By Anthony Hopp
One would think, in these days of COVID-19, that America’s doctors and patients are as reliant on our hospitals as they’ve ever been. And that they’re going to stay that way.
Today, even as the health care system and the economy face strains from the coronavirus and its complications, scores of doctors and patients are avoiding large bureaucratic hospitals and instead flocking toward leaner and meaner models of health care.
Professional providers of all types—from surgeons to drugstore owners—are focusing on innovation. Even better, they’re now treating patients as consumers who value quality care at reasonable prices they can know in advance.
Walgreens and VillageMD, for instance, have partnered to open primary-care centers in 500 to 700 drugstores over a five-year period. These centers will provide annual check-ups, walk-in appointments, and many other services. Physician-led teams of four people will treat up to 120 patients per day at these mostly 3,300-square-foot locations.
This model is the latest iteration of a trend called decentralized care, in which patients obtain treatment through telehealth services and outpatient surgery centers and clinics—rather than by visiting hospitals. Think about it: For two decades, the late Harvard Business professor Clayton Christensen predicted that decentralization in health care would follow other industries on this path, such as travel, retail, and financial services. It was only a matter of time, said Christensen, before health care innovators improved access to services and reduced costs.
That time is now.
Two key factors are driving this emerging trend, as a recent Healthline.com article pointed out:
1) urgent-care clinics and expanded pharmacy services are improving the efficiency of health care delivery; and 2) more people, especially older adults, are receiving care at home. Americans who support this free-market health trend share some of the top reasons for its popularity, including convenience and price transparency. The media has been reporting on the trend, too. Yahoo Finance, for example, ran a piece this summer about the expected growth of urgent-care centers over the next five years.
Dr. Christopher Vaughn, owner of the free-market medical facility Freedom Orthopedic in Toccoa, Georgia, says his decentralized, direct-pay model allows him to give patients the attention they need—and crave.
“Medically, we are better able to care for patients by being more flexible,” Vaughn said in an interview. “When there is a big medical or financial decision, we can discuss it and see if that is what they want to do. I can use the decision-making skills that I was trained to use after discussing options with the patient. This is without waiting for a third-party, non-medical person inserting himself or herself into our physician-patient relationship. All of this adds up to better health care for patients.”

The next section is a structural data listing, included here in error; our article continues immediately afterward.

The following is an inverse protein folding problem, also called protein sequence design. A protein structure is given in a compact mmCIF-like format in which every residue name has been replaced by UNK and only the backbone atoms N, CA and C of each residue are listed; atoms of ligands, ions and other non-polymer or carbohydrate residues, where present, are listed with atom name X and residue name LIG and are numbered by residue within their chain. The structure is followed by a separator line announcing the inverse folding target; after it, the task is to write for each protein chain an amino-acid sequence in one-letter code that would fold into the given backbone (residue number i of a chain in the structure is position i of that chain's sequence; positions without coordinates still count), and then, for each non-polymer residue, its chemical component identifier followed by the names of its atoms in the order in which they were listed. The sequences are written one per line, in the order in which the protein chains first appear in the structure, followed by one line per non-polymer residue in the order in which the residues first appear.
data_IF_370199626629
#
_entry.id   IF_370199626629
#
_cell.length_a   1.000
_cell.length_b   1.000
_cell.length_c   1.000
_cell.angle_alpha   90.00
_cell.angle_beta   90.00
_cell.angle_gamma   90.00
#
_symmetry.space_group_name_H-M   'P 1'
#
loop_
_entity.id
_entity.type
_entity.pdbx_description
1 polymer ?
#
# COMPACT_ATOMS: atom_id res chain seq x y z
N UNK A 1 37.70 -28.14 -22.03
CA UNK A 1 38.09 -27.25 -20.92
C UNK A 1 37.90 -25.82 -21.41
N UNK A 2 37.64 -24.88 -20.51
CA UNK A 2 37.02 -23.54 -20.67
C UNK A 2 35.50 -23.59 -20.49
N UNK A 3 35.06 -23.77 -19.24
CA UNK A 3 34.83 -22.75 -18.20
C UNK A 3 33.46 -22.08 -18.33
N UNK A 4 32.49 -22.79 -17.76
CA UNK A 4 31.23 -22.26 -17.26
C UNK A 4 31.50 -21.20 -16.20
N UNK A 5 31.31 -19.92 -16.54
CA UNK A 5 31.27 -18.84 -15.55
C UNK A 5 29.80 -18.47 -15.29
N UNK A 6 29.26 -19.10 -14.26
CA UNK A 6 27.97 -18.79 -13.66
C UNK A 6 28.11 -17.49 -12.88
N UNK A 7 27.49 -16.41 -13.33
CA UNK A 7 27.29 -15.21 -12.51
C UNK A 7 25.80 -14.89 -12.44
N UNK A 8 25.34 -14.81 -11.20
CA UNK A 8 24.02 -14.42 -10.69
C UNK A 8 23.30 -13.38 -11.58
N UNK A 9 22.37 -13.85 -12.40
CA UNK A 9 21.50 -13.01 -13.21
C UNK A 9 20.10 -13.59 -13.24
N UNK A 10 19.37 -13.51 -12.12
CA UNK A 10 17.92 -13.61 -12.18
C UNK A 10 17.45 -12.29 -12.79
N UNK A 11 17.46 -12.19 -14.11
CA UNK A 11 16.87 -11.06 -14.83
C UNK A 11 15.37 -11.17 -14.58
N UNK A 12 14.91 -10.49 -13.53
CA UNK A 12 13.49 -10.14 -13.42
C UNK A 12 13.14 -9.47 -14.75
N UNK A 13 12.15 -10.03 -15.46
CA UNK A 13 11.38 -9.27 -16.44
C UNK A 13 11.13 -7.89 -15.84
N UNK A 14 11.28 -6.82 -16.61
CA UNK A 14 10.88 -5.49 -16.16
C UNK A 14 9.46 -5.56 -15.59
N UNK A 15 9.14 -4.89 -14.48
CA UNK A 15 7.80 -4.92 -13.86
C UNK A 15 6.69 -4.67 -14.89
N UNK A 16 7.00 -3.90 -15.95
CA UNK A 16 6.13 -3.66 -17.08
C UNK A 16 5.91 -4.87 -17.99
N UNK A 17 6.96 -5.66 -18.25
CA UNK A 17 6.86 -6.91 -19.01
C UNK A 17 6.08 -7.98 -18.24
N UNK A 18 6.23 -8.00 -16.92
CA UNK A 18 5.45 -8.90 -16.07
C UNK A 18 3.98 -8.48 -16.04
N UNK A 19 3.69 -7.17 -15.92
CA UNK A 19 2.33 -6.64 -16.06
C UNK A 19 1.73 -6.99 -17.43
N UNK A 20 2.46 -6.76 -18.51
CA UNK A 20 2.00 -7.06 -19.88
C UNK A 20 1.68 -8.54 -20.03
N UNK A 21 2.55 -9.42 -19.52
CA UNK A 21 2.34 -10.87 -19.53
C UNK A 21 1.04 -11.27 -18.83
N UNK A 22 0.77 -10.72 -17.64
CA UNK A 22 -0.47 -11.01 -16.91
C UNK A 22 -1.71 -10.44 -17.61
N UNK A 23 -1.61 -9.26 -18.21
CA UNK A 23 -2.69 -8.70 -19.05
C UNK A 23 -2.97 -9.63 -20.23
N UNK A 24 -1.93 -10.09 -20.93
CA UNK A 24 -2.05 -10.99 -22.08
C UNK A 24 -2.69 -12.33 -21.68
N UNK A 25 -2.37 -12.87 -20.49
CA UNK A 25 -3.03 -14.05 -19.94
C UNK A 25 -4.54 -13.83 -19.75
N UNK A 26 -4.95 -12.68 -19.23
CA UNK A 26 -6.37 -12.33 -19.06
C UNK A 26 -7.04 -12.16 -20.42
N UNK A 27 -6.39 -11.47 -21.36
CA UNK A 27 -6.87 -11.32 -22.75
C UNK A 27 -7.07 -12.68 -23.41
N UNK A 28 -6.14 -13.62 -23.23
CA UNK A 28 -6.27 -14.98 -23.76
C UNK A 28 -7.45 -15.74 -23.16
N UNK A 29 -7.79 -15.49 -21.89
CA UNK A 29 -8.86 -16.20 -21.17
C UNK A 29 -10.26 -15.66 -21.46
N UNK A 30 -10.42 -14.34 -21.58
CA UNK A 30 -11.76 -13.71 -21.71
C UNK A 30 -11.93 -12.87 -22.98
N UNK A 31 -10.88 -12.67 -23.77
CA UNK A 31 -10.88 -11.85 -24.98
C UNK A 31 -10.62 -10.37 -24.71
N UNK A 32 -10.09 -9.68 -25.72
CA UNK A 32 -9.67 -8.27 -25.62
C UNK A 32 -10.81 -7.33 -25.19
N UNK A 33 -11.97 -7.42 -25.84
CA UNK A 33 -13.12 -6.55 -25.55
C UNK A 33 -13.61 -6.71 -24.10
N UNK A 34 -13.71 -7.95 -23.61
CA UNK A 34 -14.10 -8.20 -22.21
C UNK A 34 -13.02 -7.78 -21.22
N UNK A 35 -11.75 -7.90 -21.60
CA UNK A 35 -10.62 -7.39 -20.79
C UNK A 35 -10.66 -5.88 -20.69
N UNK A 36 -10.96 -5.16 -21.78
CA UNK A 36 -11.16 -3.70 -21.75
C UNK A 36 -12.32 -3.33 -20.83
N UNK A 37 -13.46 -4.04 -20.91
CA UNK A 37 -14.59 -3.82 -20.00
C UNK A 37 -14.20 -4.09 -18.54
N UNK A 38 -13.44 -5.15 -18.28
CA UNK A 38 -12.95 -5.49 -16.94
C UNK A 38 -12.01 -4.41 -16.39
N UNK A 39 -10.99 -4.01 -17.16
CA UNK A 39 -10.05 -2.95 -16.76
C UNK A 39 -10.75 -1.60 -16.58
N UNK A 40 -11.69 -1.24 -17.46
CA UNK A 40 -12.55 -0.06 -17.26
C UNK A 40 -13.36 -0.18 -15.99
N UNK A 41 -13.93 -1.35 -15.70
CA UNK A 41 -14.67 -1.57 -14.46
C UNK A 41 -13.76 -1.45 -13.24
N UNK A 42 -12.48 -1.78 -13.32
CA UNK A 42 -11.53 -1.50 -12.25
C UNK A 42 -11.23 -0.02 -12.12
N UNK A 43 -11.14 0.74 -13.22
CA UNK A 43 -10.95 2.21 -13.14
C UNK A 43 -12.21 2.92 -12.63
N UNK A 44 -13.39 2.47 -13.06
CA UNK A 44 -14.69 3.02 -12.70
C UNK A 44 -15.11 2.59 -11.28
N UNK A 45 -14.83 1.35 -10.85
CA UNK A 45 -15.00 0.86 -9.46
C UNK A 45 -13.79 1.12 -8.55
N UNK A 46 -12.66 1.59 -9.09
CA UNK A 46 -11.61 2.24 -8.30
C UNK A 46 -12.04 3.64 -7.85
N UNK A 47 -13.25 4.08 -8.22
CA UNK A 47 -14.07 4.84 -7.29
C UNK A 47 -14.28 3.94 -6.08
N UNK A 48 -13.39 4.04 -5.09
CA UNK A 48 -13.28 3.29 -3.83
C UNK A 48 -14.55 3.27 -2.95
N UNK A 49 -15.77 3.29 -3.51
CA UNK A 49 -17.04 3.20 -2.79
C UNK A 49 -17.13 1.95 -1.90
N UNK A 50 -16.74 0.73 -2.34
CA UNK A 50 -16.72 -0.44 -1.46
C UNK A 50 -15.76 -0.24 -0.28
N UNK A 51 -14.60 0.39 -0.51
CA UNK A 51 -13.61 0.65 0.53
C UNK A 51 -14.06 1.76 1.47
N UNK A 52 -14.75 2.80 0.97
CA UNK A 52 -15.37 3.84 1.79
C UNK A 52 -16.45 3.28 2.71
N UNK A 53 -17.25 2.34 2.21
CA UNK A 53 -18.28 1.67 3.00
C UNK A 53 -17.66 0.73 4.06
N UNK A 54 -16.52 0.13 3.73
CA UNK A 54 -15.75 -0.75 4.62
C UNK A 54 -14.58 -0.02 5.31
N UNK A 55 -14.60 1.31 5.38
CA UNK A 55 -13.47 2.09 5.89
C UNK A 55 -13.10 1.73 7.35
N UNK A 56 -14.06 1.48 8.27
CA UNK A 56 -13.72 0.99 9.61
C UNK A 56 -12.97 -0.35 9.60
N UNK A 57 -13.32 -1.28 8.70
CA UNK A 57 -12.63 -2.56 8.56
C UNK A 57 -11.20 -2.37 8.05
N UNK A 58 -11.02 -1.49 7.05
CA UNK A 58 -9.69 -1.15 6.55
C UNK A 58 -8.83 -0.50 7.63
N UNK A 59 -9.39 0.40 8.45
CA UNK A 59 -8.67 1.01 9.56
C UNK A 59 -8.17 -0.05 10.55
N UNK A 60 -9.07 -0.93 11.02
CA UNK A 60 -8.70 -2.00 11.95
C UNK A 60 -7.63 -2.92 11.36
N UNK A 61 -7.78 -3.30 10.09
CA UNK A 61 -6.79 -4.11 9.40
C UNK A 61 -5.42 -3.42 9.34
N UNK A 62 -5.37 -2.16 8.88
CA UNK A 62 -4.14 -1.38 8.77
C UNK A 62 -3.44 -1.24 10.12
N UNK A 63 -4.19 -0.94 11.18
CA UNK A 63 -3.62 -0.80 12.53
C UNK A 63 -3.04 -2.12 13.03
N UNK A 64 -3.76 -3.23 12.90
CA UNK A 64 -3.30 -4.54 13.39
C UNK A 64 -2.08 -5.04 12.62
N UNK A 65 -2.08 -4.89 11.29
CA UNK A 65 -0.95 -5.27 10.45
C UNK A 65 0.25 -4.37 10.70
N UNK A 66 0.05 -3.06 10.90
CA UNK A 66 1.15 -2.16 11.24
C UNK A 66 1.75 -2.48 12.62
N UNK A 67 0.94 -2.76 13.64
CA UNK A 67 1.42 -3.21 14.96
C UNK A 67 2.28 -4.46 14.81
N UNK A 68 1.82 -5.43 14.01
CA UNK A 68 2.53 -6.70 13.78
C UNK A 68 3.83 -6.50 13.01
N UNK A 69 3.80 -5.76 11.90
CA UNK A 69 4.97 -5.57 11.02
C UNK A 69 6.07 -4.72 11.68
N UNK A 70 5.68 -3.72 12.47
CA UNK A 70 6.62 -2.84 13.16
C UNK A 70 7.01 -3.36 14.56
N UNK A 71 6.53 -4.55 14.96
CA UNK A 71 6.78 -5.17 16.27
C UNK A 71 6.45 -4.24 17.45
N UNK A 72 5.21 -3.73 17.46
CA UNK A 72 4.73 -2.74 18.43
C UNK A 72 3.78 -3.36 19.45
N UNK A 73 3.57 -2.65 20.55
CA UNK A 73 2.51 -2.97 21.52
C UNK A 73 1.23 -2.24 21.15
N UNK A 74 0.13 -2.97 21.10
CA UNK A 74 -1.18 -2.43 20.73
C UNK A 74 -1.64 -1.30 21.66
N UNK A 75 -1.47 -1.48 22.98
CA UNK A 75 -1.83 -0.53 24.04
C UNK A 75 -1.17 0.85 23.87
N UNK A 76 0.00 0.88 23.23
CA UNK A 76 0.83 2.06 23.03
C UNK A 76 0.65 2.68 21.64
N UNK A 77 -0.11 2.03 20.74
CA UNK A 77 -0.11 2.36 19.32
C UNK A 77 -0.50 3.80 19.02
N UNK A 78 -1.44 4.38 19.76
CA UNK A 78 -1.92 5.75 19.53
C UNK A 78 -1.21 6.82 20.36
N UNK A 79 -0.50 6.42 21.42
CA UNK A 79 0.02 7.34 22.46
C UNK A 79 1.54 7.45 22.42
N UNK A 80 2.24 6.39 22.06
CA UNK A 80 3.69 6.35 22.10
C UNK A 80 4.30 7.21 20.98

For the past decade, innovative doctors such as Vaughn have been experimenting with ways to keep patient satisfaction at the core of their practice models—starting with price transparency. For example, the Surgery Center of Oklahoma, founded and operated by Dr. Keith Smith and partners, performs 600 to 700 surgeries per month at prices it posts on its website. Freedom Orthopedic also posts transparent prices online—and in many cases offers high-quality care for less than 50 percent of the cost, as compared to other facilities.
“Freedom Orthopedic has been able to help patients financially in multiple ways, first by offering pricing that is visible online,” Vaughn said. “The cost to ‘get in the door’ is usually far less than that of half of most orthopedic offices. If somebody needs a cast or injection, that service is included in that visit.”
Today, as more than 1.2 million Americans—including Vaughn himself—have moved to health care sharing, they pay their health care bills directly. So, it behooves them to find out the actual cost of care before they purchase it. Think about it: Would today’s consumers purchase anything else without knowing the price of it beforehand?
“If patients want to check our costs against those that other orthopedic surgeons are offering, they can go to our website,” Vaughn said. “If it helps them negotiate better with the orthopedic surgeons they might be used to seeing, I am happy for them.
“Our surgical pricing helps them know what their total costs are going to be,” Vaughn continued. “This is often very difficult for most patients to determine, as the cost will include surgery, facility, and anesthesia.”
Too often, patients obtain health care services without asking or knowing the costs ahead of time. Then, weeks or months later, they’re surprised—and potentially crushed—when they finally see the bill. Patients should know upfront from their health care providers—and have absolute clarity about—the cost of a health service before obtaining care.
This is not only a reasonable request for a patient to make. It’s absolutely necessary.
The decentralization of health care comes with spiritual benefits as well. The separation from a hospital system allows physicians such as Vaughn the flexibility to share the Gospel.
“I have the freedom to address a person’s spiritual needs as well as his or her medical needs—and thus I can care for the whole patient,” Vaughn said.
Anthony Hopp is Vice President for External Relations for Samaritan Ministries International, a health care sharing ministry. Learn more at samaritanministries.org/crosspolitic